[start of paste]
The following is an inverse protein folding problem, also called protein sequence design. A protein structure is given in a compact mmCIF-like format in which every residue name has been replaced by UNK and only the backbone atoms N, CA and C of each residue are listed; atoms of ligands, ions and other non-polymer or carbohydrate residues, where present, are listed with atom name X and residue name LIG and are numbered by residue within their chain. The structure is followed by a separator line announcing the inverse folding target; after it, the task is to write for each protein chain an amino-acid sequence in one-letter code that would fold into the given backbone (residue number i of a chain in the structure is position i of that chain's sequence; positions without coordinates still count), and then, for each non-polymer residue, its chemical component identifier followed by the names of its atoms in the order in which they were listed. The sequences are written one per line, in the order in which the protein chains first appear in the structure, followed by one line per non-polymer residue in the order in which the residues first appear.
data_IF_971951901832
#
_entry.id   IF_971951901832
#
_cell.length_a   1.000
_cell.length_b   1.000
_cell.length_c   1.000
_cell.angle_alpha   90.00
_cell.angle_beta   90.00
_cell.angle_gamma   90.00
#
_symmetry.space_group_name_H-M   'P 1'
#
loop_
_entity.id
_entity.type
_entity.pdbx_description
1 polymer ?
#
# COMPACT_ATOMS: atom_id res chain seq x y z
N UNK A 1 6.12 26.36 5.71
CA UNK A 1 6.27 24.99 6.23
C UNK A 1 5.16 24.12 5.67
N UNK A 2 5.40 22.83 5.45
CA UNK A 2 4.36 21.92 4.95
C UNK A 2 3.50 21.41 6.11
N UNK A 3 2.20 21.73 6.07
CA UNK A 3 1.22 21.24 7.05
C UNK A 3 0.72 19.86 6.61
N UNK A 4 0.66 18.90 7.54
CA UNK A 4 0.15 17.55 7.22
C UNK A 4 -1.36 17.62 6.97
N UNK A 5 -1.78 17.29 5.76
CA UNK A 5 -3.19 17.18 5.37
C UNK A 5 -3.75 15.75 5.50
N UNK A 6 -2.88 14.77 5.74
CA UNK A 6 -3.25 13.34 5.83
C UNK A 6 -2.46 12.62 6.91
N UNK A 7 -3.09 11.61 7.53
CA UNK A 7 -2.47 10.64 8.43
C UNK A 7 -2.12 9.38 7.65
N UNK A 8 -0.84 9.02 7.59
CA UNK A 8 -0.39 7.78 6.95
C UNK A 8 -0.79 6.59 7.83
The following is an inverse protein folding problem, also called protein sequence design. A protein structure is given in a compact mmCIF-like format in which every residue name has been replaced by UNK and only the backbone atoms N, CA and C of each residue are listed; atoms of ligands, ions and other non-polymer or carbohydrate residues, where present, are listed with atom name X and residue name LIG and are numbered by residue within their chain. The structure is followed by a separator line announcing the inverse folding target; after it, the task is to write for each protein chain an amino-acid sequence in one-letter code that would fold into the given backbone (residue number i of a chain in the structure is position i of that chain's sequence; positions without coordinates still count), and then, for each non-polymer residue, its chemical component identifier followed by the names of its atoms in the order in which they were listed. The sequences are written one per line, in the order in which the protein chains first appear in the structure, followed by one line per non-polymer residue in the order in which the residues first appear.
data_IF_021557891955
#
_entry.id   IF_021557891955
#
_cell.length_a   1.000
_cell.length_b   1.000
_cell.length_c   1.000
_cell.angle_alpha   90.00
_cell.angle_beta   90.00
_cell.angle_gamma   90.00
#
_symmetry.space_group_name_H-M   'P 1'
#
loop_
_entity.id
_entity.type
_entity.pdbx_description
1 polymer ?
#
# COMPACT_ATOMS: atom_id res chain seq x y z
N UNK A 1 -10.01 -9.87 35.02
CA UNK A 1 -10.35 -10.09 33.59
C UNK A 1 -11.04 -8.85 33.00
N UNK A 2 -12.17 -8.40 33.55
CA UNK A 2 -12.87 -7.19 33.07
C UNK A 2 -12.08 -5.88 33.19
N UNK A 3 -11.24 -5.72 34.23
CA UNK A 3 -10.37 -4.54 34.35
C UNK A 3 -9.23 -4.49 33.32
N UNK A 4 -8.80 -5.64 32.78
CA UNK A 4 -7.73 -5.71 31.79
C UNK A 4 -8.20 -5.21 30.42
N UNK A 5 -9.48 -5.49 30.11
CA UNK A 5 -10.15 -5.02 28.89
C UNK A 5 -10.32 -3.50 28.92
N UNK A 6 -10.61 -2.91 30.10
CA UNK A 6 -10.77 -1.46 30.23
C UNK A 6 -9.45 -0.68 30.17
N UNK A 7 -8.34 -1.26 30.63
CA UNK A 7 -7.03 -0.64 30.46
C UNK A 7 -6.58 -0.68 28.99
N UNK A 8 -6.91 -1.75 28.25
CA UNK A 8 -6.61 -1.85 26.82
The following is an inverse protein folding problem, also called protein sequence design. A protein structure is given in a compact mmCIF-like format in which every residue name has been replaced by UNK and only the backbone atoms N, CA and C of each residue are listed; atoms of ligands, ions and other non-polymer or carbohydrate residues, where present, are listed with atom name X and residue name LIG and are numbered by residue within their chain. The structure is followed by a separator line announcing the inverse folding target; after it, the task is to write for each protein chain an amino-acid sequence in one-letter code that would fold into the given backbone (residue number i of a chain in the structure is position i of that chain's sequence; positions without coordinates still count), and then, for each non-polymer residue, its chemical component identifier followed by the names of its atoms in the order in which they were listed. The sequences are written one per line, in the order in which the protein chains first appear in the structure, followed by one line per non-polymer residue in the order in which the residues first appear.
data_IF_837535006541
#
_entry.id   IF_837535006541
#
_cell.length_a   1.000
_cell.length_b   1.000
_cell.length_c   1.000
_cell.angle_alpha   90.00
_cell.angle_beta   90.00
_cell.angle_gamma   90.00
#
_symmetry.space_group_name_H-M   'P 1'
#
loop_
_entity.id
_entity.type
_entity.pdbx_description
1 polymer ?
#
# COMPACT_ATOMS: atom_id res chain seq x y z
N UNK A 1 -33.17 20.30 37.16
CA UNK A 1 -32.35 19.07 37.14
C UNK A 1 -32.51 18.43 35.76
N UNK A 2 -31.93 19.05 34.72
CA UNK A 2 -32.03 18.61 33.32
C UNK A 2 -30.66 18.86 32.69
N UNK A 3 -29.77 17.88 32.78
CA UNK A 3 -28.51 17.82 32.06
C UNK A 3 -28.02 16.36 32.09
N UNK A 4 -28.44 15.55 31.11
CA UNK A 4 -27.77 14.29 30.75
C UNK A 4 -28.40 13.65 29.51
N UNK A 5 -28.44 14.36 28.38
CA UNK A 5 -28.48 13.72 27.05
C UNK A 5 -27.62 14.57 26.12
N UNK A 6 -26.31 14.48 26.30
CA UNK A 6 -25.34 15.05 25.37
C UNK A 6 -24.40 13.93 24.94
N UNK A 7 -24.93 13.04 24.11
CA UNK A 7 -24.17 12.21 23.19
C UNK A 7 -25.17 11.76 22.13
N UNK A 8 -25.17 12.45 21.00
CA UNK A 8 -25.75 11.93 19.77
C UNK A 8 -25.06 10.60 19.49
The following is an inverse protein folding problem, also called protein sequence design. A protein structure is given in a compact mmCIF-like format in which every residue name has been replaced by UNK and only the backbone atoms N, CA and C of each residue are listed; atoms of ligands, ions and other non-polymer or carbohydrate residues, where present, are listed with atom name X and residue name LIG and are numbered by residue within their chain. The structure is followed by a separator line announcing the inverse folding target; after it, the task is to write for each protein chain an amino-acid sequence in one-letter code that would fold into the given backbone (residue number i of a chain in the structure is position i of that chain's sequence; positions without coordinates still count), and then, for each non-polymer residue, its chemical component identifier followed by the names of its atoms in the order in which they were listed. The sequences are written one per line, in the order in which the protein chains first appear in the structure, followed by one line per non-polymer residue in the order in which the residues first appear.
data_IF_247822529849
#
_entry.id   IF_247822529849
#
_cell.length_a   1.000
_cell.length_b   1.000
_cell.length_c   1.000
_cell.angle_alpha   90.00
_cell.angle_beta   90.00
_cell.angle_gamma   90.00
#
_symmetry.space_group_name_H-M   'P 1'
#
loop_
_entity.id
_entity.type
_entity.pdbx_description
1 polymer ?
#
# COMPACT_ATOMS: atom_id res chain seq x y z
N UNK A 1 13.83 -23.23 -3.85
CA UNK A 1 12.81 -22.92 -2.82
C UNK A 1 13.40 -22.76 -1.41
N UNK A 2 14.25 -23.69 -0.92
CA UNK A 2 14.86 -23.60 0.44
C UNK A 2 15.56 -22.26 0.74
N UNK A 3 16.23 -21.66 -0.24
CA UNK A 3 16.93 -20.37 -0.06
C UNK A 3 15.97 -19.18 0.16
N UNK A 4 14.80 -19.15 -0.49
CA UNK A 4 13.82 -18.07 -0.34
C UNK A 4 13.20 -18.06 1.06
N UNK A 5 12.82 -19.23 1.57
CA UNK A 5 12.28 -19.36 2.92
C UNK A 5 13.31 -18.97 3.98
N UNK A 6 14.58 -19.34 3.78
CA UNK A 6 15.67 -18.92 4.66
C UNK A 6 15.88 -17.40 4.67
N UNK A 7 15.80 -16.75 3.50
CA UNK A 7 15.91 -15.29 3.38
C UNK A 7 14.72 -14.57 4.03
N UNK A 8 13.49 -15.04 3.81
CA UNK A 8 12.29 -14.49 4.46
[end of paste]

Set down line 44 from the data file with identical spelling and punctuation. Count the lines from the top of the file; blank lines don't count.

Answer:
CA UNK A 8 -0.39 7.78 6.95